The purpose of the Sprint Retrospective is for the team to "plan ways to increase quality and effectiveness", and this is done by inspecting the last Sprint in the context of "individuals, interactions, processes, tools, and their Definition of Done". There are any number of tools, techniques, or pieces of information that can help the team carry out the Sprint Retrospective. The team is free to choose how to achieve the purpose, and the Scrum Master is there to guide the team on their continuous improvement journey.
Does the team believe that spending the time and effort to produce a graph or chart showing how many story points were completed by each developer would help them find opportunities to increase quality and effectiveness? If so, then it may be worth running an experiment for at least a couple of Sprints and seeing if it helps the Sprint Retrospective. If not, then it's not worth it.
However, I do see some potential areas of concern with the plan.
First, individuals working on things alone tends to be an anti-pattern. It doesn't promote the cross-functional, cohesive, self-managing team that is central to Scrum. If the team is currently working together on work items, there needs to be a plan to make sure that everyone's contributions is considered, not just a single person who may be "assigned" to the work item in some tool. If the team isn't working together collaboratively, you'd probably see some gains if they were. Focusing on building a collaborative team would be more useful than gathering individual performance metrics.
Second, once you start collecting data, it often becomes harder to keep it contained. If your organization does individual-based performance reviews, this kind of data may be useful to managers as part of that process. If you aren't collecting it, it could be easy to explain why you aren't and why it's not worth the time to collect. However, once you start collecting it, it becomes harder to not share it. This entrenches the organization into thinking about individuals and output rather than teams and outcomes.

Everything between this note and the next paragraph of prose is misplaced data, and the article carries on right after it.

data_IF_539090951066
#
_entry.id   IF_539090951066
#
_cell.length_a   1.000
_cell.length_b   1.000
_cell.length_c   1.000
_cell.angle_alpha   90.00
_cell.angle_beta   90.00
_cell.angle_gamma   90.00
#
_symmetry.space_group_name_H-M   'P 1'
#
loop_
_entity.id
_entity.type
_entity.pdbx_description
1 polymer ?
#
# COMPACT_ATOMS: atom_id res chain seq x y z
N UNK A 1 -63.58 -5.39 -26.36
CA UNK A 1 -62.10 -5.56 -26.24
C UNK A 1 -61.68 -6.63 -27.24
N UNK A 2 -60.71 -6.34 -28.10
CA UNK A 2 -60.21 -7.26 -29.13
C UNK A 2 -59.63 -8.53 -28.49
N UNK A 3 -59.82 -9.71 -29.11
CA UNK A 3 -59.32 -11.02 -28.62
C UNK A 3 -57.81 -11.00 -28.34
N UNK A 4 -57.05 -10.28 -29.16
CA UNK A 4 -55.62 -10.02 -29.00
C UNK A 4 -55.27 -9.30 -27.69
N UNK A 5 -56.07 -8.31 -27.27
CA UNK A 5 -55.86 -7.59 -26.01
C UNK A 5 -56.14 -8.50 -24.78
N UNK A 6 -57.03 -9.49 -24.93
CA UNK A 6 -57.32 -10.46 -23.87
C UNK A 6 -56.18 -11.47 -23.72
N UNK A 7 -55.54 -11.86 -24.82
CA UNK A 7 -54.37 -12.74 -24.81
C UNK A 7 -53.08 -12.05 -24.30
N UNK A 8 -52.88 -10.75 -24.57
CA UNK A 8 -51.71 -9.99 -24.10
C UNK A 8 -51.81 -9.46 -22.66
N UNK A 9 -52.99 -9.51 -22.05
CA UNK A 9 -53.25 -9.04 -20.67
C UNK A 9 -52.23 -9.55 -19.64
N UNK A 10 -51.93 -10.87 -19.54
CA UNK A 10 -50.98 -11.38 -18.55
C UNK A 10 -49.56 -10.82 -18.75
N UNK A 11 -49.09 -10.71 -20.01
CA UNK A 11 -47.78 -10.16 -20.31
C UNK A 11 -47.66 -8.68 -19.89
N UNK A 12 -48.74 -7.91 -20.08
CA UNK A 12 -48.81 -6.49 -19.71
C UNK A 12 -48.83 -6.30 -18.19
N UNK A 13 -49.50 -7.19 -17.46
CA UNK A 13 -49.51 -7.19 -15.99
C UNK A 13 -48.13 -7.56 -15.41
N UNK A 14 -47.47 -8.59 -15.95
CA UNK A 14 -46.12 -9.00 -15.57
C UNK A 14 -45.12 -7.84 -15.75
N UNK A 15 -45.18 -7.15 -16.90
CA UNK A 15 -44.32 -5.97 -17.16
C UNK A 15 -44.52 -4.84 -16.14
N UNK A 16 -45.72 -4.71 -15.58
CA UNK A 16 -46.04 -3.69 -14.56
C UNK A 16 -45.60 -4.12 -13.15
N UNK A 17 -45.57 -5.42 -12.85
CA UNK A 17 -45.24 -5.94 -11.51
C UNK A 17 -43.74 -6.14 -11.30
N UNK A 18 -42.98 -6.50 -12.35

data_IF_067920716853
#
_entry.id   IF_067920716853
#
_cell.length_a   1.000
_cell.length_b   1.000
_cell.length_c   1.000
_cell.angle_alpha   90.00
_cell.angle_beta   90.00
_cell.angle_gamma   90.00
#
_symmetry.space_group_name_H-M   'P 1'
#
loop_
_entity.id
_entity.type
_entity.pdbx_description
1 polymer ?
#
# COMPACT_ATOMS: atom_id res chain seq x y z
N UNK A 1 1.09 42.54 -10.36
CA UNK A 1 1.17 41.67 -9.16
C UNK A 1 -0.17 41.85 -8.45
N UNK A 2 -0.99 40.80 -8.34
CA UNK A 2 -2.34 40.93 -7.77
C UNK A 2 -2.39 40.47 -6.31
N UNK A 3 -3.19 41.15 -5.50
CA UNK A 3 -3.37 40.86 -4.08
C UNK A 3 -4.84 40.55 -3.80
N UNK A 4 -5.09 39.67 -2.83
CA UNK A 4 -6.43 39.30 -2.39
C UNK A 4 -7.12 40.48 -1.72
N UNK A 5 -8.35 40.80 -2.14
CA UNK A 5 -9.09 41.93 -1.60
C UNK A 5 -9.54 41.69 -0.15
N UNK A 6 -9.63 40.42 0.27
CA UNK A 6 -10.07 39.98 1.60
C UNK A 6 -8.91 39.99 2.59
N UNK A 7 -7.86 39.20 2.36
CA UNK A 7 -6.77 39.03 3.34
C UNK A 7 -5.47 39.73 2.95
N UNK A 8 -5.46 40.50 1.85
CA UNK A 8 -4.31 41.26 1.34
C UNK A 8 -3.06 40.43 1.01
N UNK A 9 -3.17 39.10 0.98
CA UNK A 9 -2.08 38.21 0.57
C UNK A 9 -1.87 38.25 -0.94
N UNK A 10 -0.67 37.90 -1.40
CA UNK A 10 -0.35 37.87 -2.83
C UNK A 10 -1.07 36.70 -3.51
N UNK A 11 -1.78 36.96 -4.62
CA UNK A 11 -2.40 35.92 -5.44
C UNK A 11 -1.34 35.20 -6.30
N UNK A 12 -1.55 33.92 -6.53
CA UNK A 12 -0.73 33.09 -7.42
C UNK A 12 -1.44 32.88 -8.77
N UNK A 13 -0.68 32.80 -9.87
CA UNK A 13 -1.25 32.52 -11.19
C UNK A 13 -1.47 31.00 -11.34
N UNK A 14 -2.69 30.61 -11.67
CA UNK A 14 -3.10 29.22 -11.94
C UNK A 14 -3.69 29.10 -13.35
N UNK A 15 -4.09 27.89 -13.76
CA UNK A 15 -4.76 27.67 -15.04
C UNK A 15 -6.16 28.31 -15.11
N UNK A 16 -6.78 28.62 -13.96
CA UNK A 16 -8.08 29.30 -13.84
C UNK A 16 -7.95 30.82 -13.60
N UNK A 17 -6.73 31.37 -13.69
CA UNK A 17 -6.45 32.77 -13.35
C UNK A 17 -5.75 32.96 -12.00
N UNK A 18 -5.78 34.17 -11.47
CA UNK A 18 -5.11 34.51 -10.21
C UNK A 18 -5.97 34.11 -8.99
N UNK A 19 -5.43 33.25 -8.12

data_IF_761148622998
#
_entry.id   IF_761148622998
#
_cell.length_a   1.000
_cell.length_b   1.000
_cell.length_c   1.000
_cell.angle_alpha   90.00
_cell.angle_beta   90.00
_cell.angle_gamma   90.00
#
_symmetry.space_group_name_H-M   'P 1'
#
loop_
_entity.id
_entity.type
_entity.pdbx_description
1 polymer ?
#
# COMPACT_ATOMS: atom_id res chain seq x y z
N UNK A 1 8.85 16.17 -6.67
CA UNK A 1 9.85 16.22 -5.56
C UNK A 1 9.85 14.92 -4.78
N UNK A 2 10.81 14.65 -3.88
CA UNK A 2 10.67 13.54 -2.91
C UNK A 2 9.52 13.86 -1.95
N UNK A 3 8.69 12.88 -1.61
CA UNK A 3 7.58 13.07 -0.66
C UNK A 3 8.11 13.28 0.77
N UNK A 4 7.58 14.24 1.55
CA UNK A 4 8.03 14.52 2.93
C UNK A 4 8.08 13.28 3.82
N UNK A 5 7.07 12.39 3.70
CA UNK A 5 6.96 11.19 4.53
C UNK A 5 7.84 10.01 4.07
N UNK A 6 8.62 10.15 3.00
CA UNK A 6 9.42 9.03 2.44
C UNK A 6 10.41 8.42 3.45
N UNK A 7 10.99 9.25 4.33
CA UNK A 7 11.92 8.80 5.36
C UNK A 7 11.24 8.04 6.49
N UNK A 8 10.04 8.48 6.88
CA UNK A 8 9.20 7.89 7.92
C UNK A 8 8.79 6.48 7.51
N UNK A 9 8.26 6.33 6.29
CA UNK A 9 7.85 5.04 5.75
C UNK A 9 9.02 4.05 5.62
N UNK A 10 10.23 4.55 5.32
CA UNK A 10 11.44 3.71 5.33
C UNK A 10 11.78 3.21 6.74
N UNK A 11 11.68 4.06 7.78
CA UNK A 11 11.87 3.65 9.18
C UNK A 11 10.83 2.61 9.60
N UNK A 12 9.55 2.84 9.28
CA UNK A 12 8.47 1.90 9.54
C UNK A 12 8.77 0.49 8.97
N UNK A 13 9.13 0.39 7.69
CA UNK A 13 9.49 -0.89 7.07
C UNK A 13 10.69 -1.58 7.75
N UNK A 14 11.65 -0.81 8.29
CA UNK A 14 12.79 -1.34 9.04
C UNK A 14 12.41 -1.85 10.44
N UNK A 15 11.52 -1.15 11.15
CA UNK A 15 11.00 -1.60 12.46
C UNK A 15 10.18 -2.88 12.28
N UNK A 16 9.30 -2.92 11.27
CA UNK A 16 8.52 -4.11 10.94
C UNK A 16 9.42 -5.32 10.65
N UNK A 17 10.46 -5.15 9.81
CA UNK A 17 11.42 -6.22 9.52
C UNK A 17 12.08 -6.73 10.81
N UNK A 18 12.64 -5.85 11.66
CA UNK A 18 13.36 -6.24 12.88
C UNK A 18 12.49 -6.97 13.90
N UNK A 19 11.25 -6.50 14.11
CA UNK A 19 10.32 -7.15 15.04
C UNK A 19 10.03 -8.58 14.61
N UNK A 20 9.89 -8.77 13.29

Third, it sounds like your process doesn't currently estimate every piece of work. If this is working out for you, that's good. However, if you need to mitigate some of the problems around getting visibility into collaboration, it sounds like you'll have to increase the effort put into estimating work. More effort put into estimation means less effort for other things, including delivery.
Is it a good idea? I'd generally lean toward "no". However, like most things, there isn't a one-size-fits-all solution. Scrum not only allows for iteration on the product, but the processes used to build it. You can run experiments and see if they are beneficial to the team or organization. If they are, you can keep them. If they aren't, you can drop them. You can also reevaluate past decisions at any point in time.